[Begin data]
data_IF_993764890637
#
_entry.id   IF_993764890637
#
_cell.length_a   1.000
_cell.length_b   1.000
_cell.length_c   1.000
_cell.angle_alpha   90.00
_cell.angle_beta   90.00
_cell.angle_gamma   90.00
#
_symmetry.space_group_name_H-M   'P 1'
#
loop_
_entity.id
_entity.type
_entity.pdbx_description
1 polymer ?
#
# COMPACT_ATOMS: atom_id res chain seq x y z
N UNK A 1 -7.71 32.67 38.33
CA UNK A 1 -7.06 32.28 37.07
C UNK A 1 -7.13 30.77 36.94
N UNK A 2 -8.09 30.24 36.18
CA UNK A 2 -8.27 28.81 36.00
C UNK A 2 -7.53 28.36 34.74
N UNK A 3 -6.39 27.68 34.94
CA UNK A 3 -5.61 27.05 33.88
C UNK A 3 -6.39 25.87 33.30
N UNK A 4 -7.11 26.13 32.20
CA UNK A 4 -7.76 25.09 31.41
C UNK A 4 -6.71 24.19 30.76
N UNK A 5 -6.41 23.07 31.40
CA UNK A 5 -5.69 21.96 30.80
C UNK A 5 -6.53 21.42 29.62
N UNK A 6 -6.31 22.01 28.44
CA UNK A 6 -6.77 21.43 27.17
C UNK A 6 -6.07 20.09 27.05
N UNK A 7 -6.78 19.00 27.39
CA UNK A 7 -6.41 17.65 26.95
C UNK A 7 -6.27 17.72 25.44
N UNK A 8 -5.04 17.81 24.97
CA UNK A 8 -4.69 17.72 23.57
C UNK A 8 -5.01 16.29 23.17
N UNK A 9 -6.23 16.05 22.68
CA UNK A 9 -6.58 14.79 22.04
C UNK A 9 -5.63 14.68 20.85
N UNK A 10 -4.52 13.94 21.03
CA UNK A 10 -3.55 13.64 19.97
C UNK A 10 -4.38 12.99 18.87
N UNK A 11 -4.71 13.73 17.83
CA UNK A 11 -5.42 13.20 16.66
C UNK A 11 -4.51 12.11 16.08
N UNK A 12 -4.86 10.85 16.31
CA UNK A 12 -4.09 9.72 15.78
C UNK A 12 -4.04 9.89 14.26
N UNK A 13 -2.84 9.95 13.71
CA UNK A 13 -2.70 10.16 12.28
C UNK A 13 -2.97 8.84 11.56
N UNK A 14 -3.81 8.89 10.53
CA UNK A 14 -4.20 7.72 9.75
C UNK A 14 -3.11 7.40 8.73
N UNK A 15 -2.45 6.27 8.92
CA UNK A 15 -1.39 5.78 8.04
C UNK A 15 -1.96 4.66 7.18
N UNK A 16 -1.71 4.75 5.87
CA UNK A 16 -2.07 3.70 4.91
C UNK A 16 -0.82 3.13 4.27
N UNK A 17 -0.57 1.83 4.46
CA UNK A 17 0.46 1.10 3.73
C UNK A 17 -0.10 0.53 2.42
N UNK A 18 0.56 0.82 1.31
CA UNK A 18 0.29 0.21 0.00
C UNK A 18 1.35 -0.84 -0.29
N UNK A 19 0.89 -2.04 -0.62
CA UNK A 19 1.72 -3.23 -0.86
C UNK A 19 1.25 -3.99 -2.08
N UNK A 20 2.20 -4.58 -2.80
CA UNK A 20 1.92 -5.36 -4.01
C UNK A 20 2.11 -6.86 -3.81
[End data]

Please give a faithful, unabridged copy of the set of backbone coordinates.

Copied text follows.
data_IF_993764890637
#
_entry.id   IF_993764890637
#
_cell.length_a   1.000
_cell.length_b   1.000
_cell.length_c   1.000
_cell.angle_alpha   90.00
_cell.angle_beta   90.00
_cell.angle_gamma   90.00
#
_symmetry.space_group_name_H-M   'P 1'
#
loop_
_entity.id
_entity.type
_entity.pdbx_description
1 polymer ?
#
# COMPACT_ATOMS: atom_id res chain seq x y z
N UNK A 1 -7.71 32.67 38.33
CA UNK A 1 -7.06 32.28 37.07
C UNK A 1 -7.13 30.77 36.94
N UNK A 2 -8.09 30.24 36.18
CA UNK A 2 -8.27 28.81 36.00
C UNK A 2 -7.53 28.36 34.74
N UNK A 3 -6.39 27.68 34.94
CA UNK A 3 -5.61 27.05 33.88
C UNK A 3 -6.39 25.87 33.30
N UNK A 4 -7.11 26.13 32.20
CA UNK A 4 -7.76 25.09 31.41
C UNK A 4 -6.71 24.19 30.76
N UNK A 5 -6.41 23.07 31.40
CA UNK A 5 -5.69 21.96 30.80
C UNK A 5 -6.53 21.42 29.62
N UNK A 6 -6.31 22.01 28.44
CA UNK A 6 -6.77 21.43 27.17
C UNK A 6 -6.07 20.09 27.05
N UNK A 7 -6.78 19.00 27.39
CA UNK A 7 -6.41 17.65 26.95
C UNK A 7 -6.27 17.72 25.44
N UNK A 8 -5.04 17.81 24.97
CA UNK A 8 -4.69 17.72 23.57
C UNK A 8 -5.01 16.29 23.17
N UNK A 9 -6.23 16.05 22.68
CA UNK A 9 -6.58 14.79 22.04
C UNK A 9 -5.63 14.68 20.85
N UNK A 10 -4.52 13.94 21.03
CA UNK A 10 -3.55 13.64 19.97
C UNK A 10 -4.38 12.99 18.87
N UNK A 11 -4.71 13.73 17.83
CA UNK A 11 -5.42 13.20 16.66
C UNK A 11 -4.51 12.11 16.08
N UNK A 12 -4.86 10.85 16.31
CA UNK A 12 -4.09 9.72 15.78
C UNK A 12 -4.04 9.89 14.26
N UNK A 13 -2.84 9.95 13.71
CA UNK A 13 -2.70 10.16 12.28
C UNK A 13 -2.97 8.84 11.56
N UNK A 14 -3.81 8.89 10.53
CA UNK A 14 -4.20 7.72 9.75
C UNK A 14 -3.11 7.40 8.73
N UNK A 15 -2.45 6.27 8.92
CA UNK A 15 -1.39 5.78 8.04
C UNK A 15 -1.96 4.66 7.18
N UNK A 16 -1.71 4.75 5.87
CA UNK A 16 -2.07 3.70 4.91
C UNK A 16 -0.82 3.13 4.27
N UNK A 17 -0.57 1.83 4.46
CA UNK A 17 0.46 1.10 3.73
C UNK A 17 -0.10 0.53 2.42
N UNK A 18 0.56 0.82 1.31
CA UNK A 18 0.29 0.21 0.00
C UNK A 18 1.35 -0.84 -0.29
N UNK A 19 0.89 -2.04 -0.62
CA UNK A 19 1.72 -3.23 -0.86
C UNK A 19 1.25 -3.99 -2.08
N UNK A 20 2.20 -4.58 -2.80
CA UNK A 20 1.92 -5.36 -4.01
C UNK A 20 2.11 -6.86 -3.81